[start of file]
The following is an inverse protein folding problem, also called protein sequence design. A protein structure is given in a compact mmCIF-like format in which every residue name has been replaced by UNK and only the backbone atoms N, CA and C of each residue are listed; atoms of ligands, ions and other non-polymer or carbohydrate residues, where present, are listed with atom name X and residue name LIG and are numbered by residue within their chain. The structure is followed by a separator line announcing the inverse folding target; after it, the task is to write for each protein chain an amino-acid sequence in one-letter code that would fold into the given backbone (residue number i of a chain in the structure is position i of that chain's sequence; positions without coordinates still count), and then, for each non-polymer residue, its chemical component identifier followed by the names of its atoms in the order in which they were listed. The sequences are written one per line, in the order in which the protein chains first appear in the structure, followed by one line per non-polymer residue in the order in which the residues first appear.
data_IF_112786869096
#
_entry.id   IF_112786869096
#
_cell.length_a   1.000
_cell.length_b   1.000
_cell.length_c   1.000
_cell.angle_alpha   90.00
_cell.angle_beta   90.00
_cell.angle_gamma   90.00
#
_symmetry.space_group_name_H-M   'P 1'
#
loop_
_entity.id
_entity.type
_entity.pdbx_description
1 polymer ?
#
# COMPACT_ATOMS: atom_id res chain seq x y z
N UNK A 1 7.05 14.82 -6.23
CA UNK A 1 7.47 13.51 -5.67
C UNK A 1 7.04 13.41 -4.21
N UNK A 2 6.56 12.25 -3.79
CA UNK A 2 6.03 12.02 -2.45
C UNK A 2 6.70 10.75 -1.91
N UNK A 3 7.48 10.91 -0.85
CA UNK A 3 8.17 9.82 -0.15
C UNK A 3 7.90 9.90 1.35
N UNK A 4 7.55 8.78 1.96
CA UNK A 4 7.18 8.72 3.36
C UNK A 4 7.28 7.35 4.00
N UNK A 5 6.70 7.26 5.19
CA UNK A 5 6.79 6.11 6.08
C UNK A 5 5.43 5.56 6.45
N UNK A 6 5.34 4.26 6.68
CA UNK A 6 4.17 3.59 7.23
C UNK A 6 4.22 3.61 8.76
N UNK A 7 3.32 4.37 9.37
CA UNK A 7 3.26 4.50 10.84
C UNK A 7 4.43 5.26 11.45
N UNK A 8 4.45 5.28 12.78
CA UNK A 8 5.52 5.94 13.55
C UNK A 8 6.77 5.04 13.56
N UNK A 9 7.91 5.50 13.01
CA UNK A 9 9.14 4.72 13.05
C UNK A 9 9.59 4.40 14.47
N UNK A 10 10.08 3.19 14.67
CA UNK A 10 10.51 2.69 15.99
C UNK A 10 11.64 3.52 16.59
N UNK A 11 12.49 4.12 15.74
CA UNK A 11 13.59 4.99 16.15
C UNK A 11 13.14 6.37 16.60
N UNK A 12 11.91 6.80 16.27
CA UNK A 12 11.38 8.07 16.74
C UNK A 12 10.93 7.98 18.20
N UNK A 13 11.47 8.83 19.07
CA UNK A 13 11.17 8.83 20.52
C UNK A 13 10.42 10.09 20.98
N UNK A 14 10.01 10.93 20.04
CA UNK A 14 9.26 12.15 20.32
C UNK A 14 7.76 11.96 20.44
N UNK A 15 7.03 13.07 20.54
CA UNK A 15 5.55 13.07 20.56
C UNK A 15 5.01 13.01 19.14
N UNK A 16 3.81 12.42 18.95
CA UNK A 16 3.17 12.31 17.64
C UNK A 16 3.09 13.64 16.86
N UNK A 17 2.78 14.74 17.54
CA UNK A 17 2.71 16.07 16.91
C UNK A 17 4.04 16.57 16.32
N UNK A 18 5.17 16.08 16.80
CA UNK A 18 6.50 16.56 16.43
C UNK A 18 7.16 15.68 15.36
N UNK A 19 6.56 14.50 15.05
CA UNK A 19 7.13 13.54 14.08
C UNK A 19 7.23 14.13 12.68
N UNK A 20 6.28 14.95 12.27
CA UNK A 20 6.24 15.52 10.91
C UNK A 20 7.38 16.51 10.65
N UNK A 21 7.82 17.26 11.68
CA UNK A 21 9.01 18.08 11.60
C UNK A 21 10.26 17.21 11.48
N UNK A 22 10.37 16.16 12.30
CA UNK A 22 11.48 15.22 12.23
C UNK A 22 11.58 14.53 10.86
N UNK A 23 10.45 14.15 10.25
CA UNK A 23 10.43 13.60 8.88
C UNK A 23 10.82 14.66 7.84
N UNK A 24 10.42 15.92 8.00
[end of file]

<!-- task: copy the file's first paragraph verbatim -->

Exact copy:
The following is an inverse protein folding problem, also called protein sequence design. A protein structure is given in a compact mmCIF-like format in which every residue name has been replaced by UNK and only the backbone atoms N, CA and C of each residue are listed; atoms of ligands, ions and other non-polymer or carbohydrate residues, where present, are listed with atom name X and residue name LIG and are numbered by residue within their chain. The structure is followed by a separator line announcing the inverse folding target; after it, the task is to write for each protein chain an amino-acid sequence in one-letter code that would fold into the given backbone (residue number i of a chain in the structure is position i of that chain's sequence; positions without coordinates still count), and then, for each non-polymer residue, its chemical component identifier followed by the names of its atoms in the order in which they were listed. The sequences are written one per line, in the order in which the protein chains first appear in the structure, followed by one line per non-polymer residue in the order in which the residues first appear.